Ingredient Labeling of Food Products

Most of the time, you can tell whether a food contains wheat, barley, rye, or oats by reading the ingredient list found on the food label. In many cases, ingredients that are sources of these grains will be obvious because the ingredient name will contain the words wheat, barley, rye, or oats. Sometimes, however, the ingredient name does not contain these words. For detailed information on specific ingredients, see Appendix B.

Labeling of Wheat Ingredients

In the United States, most of the time, if a food or an ingredient found in a food is wheat or contains protein from wheat, the word wheat will be present on the food label. This is the result of the Food Allergen Labeling and Consumer Protection Act of 2004 (FALCPA).

One exception is food labeled before FALCPA went into effect (January 1, 2006). However, as time passes, you are less likely to come across a product packaged before January 1, 2006.

Another exception is food regulated by the U.S. Department of Agriculture (USDA)—namely, meat products, poultry products, and egg products. The labeling of USDA-regulated foods is explained later in this chapter.

The Food Allergen Labeling and Consumer Protection Act

The Food Allergen Labeling and Consumer Protection Act of 2004 is an amendment to a federal law (the Federal Food, Drug, and Cosmetic Act) that, among other things, regulates the labeling of food. Even though it does not specifically address gluten, it does address wheat, and that is a big help to anyone who can't eat gluten. FALCPA requires that labels of all packaged food regulated by the Food and Drug Administration and labeled on or after January 1, 2006, clearly state when a food or an ingredient found in a food is or contains protein from one of eight major allergens, including wheat. The seven other major allergens covered under FALCPA are milk, eggs, fish, crustacean shellfish, tree nuts (such as almonds, cashews, and pecans), peanuts, and soybeans.

Under FALCPA, if an ingredient in a food product is wheat or contains protein derived from wheat, the food manufacturer has two alternatives for declaring wheat on the food label:

  1. The word wheat can be stated parenthetically immediately after the ingredient that is or contains protein from wheat. For example, if farina is an ingredient, it may be listed as "farina (wheat)" in the ingredient list.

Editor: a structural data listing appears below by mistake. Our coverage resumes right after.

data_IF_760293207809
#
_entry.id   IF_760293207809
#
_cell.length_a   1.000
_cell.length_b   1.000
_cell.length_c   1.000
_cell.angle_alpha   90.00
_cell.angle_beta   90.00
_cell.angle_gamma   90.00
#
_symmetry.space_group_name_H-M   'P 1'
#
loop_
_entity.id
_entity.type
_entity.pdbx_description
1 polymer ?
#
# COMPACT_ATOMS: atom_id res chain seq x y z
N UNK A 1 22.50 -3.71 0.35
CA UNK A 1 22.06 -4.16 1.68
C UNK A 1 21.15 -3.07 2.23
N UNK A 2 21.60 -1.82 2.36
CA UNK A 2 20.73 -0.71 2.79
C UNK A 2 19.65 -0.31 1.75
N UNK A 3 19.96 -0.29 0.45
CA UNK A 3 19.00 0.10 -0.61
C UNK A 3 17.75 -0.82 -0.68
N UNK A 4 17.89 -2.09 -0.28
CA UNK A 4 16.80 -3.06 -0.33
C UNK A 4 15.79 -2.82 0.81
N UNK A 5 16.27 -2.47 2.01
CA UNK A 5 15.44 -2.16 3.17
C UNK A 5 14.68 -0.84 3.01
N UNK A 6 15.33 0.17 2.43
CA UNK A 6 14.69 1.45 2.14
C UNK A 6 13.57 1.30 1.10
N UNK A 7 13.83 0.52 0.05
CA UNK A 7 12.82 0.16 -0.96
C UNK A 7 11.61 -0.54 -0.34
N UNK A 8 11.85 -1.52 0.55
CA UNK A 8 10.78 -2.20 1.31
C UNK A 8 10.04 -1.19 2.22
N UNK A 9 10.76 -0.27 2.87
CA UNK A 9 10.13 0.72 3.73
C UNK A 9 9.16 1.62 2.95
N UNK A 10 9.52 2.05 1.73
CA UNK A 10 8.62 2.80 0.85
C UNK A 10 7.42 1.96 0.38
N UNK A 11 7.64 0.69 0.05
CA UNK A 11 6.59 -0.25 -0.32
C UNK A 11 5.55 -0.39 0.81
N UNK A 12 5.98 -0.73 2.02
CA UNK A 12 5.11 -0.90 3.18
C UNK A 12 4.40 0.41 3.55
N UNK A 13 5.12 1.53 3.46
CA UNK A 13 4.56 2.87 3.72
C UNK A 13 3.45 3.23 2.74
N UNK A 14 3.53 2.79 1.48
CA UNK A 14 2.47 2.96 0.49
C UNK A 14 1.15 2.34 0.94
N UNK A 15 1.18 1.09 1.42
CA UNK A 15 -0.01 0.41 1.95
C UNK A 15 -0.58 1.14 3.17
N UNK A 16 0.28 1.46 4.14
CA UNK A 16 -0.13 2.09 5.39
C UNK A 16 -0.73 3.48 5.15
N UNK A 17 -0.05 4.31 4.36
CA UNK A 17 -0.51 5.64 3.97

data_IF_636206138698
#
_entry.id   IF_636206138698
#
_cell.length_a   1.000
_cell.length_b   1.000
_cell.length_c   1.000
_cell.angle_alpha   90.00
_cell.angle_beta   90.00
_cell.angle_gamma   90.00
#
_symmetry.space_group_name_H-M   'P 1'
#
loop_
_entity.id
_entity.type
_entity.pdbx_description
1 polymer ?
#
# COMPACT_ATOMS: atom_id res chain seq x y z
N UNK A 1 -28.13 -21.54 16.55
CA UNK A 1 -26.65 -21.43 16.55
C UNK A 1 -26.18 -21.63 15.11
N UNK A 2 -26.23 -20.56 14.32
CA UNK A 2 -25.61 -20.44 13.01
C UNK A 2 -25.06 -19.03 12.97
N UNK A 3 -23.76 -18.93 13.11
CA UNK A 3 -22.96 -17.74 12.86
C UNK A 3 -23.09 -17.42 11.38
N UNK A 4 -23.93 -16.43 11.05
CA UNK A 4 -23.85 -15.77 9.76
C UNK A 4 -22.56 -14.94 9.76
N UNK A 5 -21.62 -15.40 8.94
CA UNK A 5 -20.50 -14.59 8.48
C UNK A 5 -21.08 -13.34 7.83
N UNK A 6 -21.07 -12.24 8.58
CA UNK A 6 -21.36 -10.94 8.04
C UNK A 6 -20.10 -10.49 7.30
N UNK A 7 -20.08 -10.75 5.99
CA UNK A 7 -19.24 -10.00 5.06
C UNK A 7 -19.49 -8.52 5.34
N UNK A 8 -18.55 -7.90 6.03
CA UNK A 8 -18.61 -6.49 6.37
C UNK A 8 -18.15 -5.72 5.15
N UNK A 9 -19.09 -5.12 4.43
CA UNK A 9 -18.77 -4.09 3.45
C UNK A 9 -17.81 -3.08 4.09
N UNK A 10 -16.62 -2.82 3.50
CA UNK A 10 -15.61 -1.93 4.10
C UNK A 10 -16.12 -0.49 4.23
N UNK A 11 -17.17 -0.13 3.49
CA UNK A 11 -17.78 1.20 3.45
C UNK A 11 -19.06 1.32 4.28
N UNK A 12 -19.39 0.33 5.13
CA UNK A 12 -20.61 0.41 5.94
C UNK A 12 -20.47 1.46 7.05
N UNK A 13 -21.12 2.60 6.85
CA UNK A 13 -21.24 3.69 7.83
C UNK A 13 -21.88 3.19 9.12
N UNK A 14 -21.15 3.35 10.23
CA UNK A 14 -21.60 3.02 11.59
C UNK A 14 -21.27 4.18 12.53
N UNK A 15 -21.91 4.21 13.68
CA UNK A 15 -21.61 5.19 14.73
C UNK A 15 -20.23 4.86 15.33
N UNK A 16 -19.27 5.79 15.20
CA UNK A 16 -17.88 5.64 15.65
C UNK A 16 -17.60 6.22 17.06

2. The word wheat also can be included in a separate "Contains" statement immediately following the ingredient list. For example, after the ingredient list on a package, you may find the statement Contains wheat.

Manufacturers may choose one or the other alternative, so if the label has no "Contains" statement, you must read the ingredient list looking for the word wheat.

There is one exception to these labeling alternatives. If the word wheat is already present in the ingredient list, then the word wheat would not have to be stated again. For example, the ingredient list would not read, "wheat, farina (wheat)." It would simply read, "wheat, farina," and any other ingredients.

Keep in mind the bottom line. If an FDA-regulated food product contains protein from wheat, the word wheat must be clearly stated on the food label. If you don't see the word wheat, the product does not contain wheat protein. For a sample label on a product containing wheat, see Appendix B.

Wheat Ingredients in FDA-Regulated Foods

The FDA regulates all domestic and foreign packaged foods sold in the United States except meat, poultry, and egg products. FDA-regulated packaged foods include conventional foods, medical foods, dietary supplements, and infant formula. In addition, prepackaged foods labeled for sale at restaurants, delis, supermarkets, and other retailers must comply with FALCPA requirements. Raw agricultural commodities in their natural state, such as fruits and vegetables, are not considered packaged foods and are not subject to FALCPA requirements.

All ingredients found in FDA-regulated packaged foods must comply with FALCPA requirements. Therefore, if a flavoring contains protein from wheat, wheat must be declared on the food label and cannot be included under the collective term flavoring. If a seasoning mix or spice blend contains protein from wheat, wheat must be declared on the food label as well. Likewise, if an incidental additive, such as a processing aid, contains protein from wheat, wheat must be declared on the food label.

Note: If modified food starch, dextrin, caramel color, malto-dextrin, or glucose syrup is listed in the ingredient list of an FDA-regulated food product and the word wheat is not included in the ingredient list or in a separate "Contains" statement, these ingredients do not contain wheat protein.

Wheat Ingredients in USDA-Regulated Foods

You have to be more vigilant when considering USDA-regulated foods, such as meat or poultry products, than with FDA-regulated foods. While all FDA-regulated packaged foods will include the word wheat on the food label if there is wheat protein in the product, at the present time, labels of USDA-regulated products need only list the common or usual names of ingredients containing wheat. However, the Food Safety and Inspection Service of the USDA is in the process of developing regulations for labeling of food allergens on meat, poultry, and egg products. In the meantime, the USDA encourages manufacturers to list food allergens on product labels. Regardless, it is still important to be able to identify possible "hidden" sources of wheat protein on USDA food labels.

If the food label of a USDA-regulated product includes any of the following ingredients, the food product contains wheat:


Flour (unless, of course, the

word flour is preceded by a

descriptor such as corn, rice,

or buckwheat)


White flour


Plain flour